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Publication numberUS6420279 B1
Publication typeGrant
Application numberUS 09/894,941
Publication dateJul 16, 2002
Filing dateJun 28, 2001
Priority dateJun 28, 2001
Fee statusPaid
Also published asCN1184673C, CN1396638A
Publication number09894941, 894941, US 6420279 B1, US 6420279B1, US-B1-6420279, US6420279 B1, US6420279B1
InventorsYoshi Ono, Wei-Wei Zhuang, Rajendra Solanki
Original AssigneeSharp Laboratories Of America, Inc.
Export CitationBiBTeX, EndNote, RefMan
External Links: USPTO, USPTO Assignment, Espacenet
Coating thin films of hafnium and zirconium oxide on silicon semiconductors, by purging a chamber of hafnium and zirconium nitrate with nitrogen, then hydrating with water vapor
US 6420279 B1
Abstract
Methods of forming hafnium oxide, zirconium oxide and nanolaminates of hafnium oxide and zirconium oxide are provided. These methods utilize atomic layer deposition techniques incorporating nitrate-based precursors, such as hafnium nitrate and zirconium nitrate. The use of these nitrate based precursors is well suited to forming high dielectric constant materials on hydrogen passivated silicon surfaces.
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Claims(18)
What is claimed is:
1. A method of forming a high-k dielectric film on a substrate comprising the steps of:
a) providing a hydrogen passivated silicon surface on the semiconductor substrate within an atomic layer deposition chamber;
b) heating the substrate to a temperature below 200° C.;
c) introducing anhydrous hafnium nitrate into the chamber;
d) purging the chamber with nitrogen or inert gas; and
e) introducing a hydrating gas into the chamber, whereby a monolayer of hafnium oxide is deposited.
2. The method of claim 1, wherein the hydrating gas is water vapor, methanol or hydrogen.
3. The method of claim 1, wherein the substrate is heated to a temperature in the range of between 160 and 200° C.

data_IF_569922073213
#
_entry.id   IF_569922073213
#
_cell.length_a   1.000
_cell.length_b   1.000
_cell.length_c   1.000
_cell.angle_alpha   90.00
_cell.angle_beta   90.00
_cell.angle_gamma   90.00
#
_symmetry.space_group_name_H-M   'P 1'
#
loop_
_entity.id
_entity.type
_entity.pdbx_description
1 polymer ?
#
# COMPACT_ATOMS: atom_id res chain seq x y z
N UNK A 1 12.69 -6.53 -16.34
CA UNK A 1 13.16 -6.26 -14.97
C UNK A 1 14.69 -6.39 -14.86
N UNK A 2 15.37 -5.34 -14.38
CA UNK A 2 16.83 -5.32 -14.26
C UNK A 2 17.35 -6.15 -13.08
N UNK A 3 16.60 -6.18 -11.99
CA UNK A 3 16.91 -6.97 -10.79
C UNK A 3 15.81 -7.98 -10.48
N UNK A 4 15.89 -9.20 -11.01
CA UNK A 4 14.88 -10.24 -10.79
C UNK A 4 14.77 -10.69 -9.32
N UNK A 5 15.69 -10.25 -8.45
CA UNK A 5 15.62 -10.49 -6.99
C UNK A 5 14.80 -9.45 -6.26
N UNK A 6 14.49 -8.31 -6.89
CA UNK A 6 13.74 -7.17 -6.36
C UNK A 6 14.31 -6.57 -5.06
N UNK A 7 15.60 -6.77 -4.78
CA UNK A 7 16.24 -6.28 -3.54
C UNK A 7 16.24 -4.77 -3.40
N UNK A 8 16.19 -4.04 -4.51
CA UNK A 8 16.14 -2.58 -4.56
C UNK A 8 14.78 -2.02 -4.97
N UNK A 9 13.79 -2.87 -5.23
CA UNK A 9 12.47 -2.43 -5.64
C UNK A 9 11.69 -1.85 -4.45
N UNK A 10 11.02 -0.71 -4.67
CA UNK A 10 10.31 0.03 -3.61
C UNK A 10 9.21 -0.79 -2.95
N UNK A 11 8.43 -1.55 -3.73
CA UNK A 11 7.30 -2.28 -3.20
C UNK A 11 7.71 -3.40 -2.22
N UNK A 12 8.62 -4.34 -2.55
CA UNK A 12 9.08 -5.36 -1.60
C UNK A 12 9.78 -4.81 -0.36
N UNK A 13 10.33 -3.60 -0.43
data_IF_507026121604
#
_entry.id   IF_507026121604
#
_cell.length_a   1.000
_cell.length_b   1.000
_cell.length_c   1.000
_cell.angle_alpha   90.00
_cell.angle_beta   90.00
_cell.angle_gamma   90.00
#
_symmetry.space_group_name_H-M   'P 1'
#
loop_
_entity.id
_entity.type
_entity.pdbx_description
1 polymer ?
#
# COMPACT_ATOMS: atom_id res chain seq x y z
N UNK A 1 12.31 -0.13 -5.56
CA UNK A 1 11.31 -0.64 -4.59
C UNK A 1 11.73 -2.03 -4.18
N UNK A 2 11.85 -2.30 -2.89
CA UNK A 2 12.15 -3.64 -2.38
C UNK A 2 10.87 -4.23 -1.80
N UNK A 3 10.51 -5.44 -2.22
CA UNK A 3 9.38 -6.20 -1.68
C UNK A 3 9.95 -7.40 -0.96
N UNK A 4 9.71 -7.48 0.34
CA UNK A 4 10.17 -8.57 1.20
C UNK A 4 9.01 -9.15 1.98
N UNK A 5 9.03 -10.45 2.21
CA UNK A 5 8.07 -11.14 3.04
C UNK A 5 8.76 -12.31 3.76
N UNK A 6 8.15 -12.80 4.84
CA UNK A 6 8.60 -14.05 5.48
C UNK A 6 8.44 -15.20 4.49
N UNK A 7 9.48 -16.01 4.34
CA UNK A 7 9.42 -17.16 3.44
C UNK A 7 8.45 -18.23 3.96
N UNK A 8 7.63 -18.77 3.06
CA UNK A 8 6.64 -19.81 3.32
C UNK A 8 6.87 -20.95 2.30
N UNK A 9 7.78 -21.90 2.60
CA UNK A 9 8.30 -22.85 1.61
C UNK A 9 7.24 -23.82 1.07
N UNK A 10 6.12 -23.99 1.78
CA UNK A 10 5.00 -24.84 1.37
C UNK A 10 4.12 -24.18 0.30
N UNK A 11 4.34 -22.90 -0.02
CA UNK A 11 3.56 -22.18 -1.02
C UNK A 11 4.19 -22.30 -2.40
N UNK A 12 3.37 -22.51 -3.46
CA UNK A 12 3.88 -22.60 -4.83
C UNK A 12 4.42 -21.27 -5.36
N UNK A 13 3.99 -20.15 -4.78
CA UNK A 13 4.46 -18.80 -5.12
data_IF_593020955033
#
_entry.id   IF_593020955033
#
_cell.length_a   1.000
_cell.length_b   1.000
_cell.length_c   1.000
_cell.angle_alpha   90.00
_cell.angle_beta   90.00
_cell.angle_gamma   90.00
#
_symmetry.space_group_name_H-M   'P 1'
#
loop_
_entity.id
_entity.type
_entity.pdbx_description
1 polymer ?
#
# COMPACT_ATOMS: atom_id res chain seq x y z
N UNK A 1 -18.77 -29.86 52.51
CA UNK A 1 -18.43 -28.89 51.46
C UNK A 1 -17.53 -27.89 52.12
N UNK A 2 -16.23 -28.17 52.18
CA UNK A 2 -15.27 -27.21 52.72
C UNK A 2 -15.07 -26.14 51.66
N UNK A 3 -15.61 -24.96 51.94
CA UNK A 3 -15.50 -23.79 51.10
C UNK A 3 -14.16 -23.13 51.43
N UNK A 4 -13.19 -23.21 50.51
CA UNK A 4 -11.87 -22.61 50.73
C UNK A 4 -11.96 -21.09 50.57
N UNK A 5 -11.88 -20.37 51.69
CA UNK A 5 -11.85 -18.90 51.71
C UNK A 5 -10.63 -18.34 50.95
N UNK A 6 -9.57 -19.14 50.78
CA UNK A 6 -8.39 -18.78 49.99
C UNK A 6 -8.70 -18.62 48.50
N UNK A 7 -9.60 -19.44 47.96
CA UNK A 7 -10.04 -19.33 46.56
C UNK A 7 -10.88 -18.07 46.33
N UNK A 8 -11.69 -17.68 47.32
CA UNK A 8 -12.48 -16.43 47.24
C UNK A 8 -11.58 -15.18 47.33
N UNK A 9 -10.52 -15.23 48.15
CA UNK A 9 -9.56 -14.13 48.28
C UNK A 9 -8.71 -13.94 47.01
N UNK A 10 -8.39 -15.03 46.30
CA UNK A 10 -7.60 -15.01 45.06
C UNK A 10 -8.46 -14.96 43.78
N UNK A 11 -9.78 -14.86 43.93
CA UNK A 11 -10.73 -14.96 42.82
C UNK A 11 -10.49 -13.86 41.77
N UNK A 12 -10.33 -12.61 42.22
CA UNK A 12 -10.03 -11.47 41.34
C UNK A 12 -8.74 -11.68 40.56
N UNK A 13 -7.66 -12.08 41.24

4. The method of claim 1, further comprising repeating the steps of introducing anhydrous hafnium nitrate into the chamber, purging the chamber, and introducing the hydrating gas into the chamber.
5. The method of claim 4, wherein the indicated steps are repeated until a hafnium oxide film with an equivalent oxide thickness of less than 20 angstroms is achieved.
6. A method of forming a high-k dielectric film on a substrate comprising the steps of:
a) providing a hydrogen passivated silicon surface on the semiconductor substrate within an atomic layer deposition chamber;
b) heating the substrate to a temperature below 200° C.;
c) introducing anhydrous zirconium nitrate into the chamber;
d) purging the chamber with nitrogen; and
e) introducing a hydrating gas into the chamber, whereby a monolayer of zirconium oxide is deposited.
7. The method of claim 6, wherein the hydrating gas is water vapor, methanol or hydrogen.
8. The method of claim 6, wherein the substrate is heated to a temperature in the range of between 160 and 200° C.
9. The method of claim 6, further comprising repeating the steps of introducing anhydrous zirconium nitrate into the chamber, purging the chamber, and introducing the hydrating gas into the chamber.
10. The method of claim 9, wherein the indicated steps are repeated until a zirconium oxide film with an equivalent oxide thickness of less than 20 angstroms is achieved.
11. A method of forming a nanolaminate, which comprises hafnium oxide and zirconium oxide, comprising the steps of:
a) providing a semiconductor substrate having a hydrogen passivated silicon surface within an atomic layer deposition chamber;
b) heating the substrate to a temperature below 200° C.;
c) forming a layer of hafnium oxide by a process comprising the steps of:
(i) introducing anhydrous hafnium nitrate into the chamber;
(ii) purging the chamber;
(iii) introducing a hydrating gas into the chamber, whereby a monolayer of hafnium oxide is formed;
(iv) purging the chamber; and
d) forming a layer of zirconium oxide by a process comprising the step of:
(i) introducing anhydrous zirconium nitrate into the chamber;
(ii) purging the chamber; and
(iii) introducing a hydrating gas into the chamber, whereby a monolayer of zirconium oxide is formed; and
(iv) purging the chamber.
12. The method of claim 11, further comprising repeating the step of c) forming the layer of hafnium oxide until a desired thickness is reached.
13.The method of claim 11, further comprising repeating the step of d) forming the layer of zirconium oxide until a desired thickness is reached.
14. The method of claim 11, further comprising repeating the steps of c) forming the layer of hafnium oxide and d) forming the layer of zirconium oxide, whereby the nanolaminate of a desired total thickness is formed.
15. The method of claim 3, wherein the substrate is heated to a temperature of approximately 170° C.
16. The method of claim 3, wherein the substrate is heated to a temperature of approximately 180° C.